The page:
DataSheet_1_Regulation and Role of GLI1 in Cutaneous Squamous Cell Carcinoma Pathogenesis.pdf (934.4 kB)

DataSheet_1_Regulation and Role of GLI1 in Cutaneous Squamous Cell Carcinoma Pathogenesis.pdf

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posted on 04.12.2019 by Joanna Pyczek, Natalia Khizanishvili, Maria Kuzyakova, Sebastian Zabel, Julia Bauer, Frauke Nitzki, Steffen Emmert, Michael P. Schön, Petra Boukamp, Hans-Ulrich Schildhaus, Anja Uhmann, Heidi Hahn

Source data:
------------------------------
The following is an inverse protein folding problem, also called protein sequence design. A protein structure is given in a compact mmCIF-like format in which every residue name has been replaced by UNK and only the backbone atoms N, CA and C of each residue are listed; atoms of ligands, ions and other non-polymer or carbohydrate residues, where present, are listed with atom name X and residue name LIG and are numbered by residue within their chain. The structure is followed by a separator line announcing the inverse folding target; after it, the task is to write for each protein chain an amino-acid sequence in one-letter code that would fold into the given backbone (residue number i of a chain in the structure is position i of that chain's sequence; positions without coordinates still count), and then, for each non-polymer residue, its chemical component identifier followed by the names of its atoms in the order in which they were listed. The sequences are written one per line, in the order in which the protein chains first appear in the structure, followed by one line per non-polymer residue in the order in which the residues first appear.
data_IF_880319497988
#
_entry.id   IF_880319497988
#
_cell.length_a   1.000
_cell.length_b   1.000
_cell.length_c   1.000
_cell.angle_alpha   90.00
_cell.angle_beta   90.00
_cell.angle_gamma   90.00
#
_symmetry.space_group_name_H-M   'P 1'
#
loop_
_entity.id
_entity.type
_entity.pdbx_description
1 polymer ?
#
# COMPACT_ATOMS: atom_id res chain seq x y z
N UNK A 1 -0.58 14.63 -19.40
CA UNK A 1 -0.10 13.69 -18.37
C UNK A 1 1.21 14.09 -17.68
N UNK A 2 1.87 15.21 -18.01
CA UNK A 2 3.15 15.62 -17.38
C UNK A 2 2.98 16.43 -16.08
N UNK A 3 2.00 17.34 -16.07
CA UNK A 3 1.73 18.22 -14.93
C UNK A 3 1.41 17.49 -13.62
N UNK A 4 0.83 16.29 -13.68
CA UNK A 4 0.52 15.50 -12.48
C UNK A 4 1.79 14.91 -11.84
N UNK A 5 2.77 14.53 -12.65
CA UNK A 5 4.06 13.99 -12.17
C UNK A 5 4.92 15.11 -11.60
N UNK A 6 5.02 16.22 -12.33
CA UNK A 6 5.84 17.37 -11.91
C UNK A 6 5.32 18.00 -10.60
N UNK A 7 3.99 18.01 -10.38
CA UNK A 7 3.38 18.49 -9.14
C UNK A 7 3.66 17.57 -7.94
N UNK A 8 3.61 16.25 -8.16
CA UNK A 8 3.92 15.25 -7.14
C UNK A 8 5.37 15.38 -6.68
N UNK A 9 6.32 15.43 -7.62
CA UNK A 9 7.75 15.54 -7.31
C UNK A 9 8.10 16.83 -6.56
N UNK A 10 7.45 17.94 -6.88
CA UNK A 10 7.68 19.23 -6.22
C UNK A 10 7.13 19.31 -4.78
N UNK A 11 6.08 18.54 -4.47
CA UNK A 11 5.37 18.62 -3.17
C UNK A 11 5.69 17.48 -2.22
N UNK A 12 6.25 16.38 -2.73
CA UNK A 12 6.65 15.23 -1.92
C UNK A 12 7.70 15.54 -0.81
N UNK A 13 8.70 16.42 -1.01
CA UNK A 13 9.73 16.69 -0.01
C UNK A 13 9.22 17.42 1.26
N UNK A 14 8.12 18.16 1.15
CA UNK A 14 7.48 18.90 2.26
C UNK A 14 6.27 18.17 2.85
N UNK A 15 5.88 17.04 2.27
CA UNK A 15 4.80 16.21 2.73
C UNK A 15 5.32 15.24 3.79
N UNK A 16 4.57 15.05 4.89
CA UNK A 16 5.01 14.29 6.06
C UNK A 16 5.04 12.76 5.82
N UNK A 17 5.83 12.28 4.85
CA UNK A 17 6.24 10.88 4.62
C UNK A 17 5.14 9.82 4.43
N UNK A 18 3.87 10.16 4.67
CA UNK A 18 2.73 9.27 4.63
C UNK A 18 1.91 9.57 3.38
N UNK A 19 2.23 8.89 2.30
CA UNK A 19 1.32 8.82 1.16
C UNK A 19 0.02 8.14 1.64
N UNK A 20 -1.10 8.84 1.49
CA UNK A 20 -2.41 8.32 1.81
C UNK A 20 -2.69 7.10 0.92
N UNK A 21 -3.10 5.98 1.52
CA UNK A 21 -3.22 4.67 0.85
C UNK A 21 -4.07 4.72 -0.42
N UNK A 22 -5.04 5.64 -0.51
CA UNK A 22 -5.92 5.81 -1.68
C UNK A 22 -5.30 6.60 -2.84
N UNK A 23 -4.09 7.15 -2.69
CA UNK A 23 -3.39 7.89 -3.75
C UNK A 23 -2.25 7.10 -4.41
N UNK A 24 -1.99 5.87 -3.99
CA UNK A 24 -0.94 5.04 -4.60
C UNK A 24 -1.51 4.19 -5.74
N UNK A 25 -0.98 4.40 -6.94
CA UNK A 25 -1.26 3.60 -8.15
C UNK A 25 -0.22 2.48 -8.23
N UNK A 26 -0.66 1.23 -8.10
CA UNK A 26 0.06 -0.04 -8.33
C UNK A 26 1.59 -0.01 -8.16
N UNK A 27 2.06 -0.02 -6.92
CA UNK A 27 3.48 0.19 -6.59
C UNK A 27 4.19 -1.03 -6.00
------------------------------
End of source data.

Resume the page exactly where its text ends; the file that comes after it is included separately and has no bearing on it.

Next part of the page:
Cutaneous squamous cell carcinoma (cSCC) is the second most common skin tumor in humans. Although current therapies are sufficient to clear the tumor in many cases, the overall risk of cSCC metastasis is still 5%. Alternative treatment options could help to overcome this situation. Here we focused on the role of the Hedgehog (HH) signaling pathway and its interplay with epidermal growth factor receptor (EGFR) signaling in cSCC. The analyses revealed that, despite lack of Sonic HH (SHH) expression, a subset of human cSCC can express GLI1, a marker for active HH signaling, within distinct tumor areas. In contrast, all tumors strongly express EGFR and the hair follicle stem cell marker SOX9 at the highly proliferative tumor-stroma interface, whereas central tumor regions with a more differentiated stratum spinosum cell type lack both EGFR and SOX9 expression. In vitro experiments indicate that activation of EGFR signaling in the human cSCC cell lines SCL-1, MET-1, and MET-4 leads to GLI1 inhibition via the MEK/ERK axis without affecting cellular proliferation. Of note, EGFR activation also inhibits cellular migration of SCL-1 and MET-4 cells. Because proliferation and migration of the cells is also not altered by a GLI1 knockdown, GLI1 is apparently not involved in processes of aggressiveness in established cSCC tumors. In contrast, our data rather suggest a negative correlation between Gli1 expression level and cSCC formation because skin of Ptch+/- mice with slightly elevated Gli1 expression levels is significantly less susceptible to chemically-induced cSCC formation compared to murine wildtype skin. Although not yet formally validated, these data open the possibility that GLI1 (and thus HH signaling) may antagonize cSCC initiation and is not involved in cSCC aggressiveness, at least in a subset of cSCC.